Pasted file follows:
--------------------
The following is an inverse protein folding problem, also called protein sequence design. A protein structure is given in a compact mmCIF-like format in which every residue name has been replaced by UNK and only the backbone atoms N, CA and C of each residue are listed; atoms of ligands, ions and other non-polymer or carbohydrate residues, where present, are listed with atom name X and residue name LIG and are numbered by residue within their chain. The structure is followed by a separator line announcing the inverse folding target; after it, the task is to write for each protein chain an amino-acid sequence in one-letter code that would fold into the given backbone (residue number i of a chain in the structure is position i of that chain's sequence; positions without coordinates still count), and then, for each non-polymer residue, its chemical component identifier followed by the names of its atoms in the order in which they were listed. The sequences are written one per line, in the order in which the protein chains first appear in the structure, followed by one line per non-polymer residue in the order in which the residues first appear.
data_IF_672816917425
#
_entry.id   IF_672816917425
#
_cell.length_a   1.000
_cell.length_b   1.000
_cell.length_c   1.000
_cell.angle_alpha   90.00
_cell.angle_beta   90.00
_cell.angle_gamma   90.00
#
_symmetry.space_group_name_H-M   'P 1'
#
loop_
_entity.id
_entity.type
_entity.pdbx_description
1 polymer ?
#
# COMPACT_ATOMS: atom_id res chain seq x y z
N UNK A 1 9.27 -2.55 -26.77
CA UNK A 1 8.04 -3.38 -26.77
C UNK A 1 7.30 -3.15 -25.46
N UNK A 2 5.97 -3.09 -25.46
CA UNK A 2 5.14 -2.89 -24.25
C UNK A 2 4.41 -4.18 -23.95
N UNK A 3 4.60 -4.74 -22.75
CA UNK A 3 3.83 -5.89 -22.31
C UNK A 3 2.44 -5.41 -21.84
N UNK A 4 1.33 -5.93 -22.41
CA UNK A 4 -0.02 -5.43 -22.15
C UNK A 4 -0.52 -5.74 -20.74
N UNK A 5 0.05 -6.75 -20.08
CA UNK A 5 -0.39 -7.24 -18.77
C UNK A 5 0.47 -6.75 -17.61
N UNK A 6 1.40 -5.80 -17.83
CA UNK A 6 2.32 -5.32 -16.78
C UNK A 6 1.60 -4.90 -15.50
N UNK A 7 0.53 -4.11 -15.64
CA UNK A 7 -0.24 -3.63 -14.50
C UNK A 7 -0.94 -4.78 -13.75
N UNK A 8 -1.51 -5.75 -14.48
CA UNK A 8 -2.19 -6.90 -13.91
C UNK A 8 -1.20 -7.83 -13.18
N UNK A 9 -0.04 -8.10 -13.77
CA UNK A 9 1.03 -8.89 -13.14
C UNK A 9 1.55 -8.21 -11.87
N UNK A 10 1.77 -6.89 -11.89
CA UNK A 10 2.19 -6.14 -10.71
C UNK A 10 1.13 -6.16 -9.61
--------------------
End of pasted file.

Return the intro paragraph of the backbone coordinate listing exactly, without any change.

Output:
The following is an inverse protein folding problem, also called protein sequence design. A protein structure is given in a compact mmCIF-like format in which every residue name has been replaced by UNK and only the backbone atoms N, CA and C of each residue are listed; atoms of ligands, ions and other non-polymer or carbohydrate residues, where present, are listed with atom name X and residue name LIG and are numbered by residue within their chain. The structure is followed by a separator line announcing the inverse folding target; after it, the task is to write for each protein chain an amino-acid sequence in one-letter code that would fold into the given backbone (residue number i of a chain in the structure is position i of that chain's sequence; positions without coordinates still count), and then, for each non-polymer residue, its chemical component identifier followed by the names of its atoms in the order in which they were listed. The sequences are written one per line, in the order in which the protein chains first appear in the structure, followed by one line per non-polymer residue in the order in which the residues first appear.